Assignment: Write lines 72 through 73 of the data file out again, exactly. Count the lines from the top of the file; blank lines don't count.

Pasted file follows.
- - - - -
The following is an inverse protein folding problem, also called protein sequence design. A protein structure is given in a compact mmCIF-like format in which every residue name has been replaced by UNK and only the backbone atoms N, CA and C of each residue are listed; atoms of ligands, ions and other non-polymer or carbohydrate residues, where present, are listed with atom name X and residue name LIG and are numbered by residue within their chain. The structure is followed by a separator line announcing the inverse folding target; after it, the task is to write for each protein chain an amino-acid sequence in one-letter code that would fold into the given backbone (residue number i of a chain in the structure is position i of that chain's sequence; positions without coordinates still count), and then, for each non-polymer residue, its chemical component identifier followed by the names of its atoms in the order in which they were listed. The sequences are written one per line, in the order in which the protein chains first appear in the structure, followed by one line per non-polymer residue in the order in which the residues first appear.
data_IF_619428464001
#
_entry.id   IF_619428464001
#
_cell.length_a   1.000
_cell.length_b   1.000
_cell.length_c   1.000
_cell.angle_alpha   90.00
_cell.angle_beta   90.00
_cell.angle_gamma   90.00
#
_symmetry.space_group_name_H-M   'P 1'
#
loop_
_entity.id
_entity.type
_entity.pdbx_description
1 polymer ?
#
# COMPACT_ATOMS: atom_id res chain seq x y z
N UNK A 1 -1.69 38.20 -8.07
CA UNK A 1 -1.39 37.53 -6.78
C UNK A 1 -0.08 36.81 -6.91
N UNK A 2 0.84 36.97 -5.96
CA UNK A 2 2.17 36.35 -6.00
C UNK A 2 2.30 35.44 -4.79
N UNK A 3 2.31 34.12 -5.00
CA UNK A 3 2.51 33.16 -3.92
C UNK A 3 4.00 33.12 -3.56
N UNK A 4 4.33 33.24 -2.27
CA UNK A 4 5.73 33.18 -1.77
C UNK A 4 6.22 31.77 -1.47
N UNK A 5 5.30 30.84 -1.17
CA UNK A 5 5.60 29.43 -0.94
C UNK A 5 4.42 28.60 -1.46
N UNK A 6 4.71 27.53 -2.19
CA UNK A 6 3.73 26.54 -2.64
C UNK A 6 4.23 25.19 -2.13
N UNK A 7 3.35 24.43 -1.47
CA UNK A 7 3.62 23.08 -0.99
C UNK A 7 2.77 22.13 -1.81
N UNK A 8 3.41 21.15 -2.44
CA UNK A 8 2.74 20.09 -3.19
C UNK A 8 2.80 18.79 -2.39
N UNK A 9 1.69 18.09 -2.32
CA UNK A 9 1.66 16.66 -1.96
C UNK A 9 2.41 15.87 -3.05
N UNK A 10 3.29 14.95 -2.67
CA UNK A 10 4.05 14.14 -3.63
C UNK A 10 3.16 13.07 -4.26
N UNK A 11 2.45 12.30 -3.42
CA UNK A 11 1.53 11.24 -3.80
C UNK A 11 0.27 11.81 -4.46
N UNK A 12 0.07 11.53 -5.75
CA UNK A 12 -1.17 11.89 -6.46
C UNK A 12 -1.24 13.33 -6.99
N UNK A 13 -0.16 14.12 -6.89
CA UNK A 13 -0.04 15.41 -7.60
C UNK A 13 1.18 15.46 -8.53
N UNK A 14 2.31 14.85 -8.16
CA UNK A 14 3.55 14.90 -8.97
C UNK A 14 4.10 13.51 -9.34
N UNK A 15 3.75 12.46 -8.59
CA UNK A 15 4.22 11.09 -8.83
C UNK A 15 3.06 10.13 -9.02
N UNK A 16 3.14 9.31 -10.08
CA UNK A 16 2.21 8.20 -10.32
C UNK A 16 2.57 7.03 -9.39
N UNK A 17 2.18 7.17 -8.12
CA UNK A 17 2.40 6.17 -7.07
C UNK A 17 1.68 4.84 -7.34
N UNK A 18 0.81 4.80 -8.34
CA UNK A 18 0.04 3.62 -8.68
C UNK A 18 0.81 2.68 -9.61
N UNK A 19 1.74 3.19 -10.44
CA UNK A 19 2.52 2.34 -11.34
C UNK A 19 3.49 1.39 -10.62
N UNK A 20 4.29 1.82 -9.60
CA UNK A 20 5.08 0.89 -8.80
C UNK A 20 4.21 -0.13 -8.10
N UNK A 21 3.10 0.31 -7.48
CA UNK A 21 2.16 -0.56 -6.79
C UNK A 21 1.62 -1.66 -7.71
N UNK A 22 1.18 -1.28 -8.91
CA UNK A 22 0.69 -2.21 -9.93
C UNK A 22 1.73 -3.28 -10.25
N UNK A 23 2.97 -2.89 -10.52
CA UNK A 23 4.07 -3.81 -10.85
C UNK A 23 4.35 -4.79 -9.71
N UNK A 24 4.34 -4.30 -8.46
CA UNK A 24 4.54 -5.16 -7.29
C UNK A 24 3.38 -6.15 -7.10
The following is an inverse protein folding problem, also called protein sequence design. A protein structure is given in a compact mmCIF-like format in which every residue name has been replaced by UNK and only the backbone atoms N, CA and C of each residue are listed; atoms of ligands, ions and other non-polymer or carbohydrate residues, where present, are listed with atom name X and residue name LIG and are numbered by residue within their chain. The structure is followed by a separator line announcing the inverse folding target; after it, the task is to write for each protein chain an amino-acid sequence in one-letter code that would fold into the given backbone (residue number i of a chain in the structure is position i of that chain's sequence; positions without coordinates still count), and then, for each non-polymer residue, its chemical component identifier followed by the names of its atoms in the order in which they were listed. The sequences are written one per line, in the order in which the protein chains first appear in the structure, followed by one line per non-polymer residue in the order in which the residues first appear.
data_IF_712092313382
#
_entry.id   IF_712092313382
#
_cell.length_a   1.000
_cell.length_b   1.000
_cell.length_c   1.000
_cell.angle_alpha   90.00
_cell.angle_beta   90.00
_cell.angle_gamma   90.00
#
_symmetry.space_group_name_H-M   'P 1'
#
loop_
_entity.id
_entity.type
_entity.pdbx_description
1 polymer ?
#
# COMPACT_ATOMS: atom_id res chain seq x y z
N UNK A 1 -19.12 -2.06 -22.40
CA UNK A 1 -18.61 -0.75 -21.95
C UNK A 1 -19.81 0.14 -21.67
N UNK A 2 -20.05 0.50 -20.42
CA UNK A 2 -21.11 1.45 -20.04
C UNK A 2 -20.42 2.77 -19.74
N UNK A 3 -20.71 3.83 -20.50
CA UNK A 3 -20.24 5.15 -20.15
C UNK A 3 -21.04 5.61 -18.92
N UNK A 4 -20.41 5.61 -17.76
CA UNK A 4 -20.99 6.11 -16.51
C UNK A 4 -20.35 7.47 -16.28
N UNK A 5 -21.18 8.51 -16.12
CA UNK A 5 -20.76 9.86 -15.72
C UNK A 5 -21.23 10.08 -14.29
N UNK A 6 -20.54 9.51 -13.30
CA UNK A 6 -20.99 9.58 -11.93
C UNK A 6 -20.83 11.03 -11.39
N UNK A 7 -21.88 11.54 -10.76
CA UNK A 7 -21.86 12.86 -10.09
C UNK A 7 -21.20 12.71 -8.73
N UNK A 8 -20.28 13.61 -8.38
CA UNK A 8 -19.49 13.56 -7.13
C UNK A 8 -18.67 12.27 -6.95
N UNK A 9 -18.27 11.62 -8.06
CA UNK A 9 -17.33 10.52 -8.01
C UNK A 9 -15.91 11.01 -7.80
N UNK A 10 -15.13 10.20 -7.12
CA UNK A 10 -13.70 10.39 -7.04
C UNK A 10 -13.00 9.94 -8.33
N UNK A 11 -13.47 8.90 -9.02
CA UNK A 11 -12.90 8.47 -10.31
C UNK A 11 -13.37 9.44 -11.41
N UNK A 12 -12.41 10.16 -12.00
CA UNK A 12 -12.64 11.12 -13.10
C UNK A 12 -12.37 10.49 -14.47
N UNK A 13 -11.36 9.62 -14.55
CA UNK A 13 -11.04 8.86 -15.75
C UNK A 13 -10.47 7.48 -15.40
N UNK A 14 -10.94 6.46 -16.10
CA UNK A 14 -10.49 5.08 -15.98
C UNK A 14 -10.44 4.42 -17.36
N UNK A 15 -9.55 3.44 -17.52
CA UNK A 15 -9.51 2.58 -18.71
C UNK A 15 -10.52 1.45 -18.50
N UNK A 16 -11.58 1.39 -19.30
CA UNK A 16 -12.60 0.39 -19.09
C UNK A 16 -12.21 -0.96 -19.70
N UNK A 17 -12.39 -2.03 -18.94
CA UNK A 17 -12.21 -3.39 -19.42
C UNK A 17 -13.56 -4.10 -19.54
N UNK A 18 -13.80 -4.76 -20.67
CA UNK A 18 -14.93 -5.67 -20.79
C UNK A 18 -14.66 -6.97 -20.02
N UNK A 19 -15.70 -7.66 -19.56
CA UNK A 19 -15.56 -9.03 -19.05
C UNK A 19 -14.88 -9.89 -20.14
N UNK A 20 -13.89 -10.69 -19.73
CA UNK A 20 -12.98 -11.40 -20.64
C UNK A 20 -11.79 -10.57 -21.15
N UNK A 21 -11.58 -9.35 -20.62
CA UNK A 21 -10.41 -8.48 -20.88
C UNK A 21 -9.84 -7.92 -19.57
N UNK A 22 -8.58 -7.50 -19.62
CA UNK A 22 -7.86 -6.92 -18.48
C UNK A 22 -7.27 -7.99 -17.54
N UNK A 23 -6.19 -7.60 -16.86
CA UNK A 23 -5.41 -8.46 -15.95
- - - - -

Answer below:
C UNK A 17 1.68 4.84 -7.34
N UNK A 18 0.81 4.80 -8.34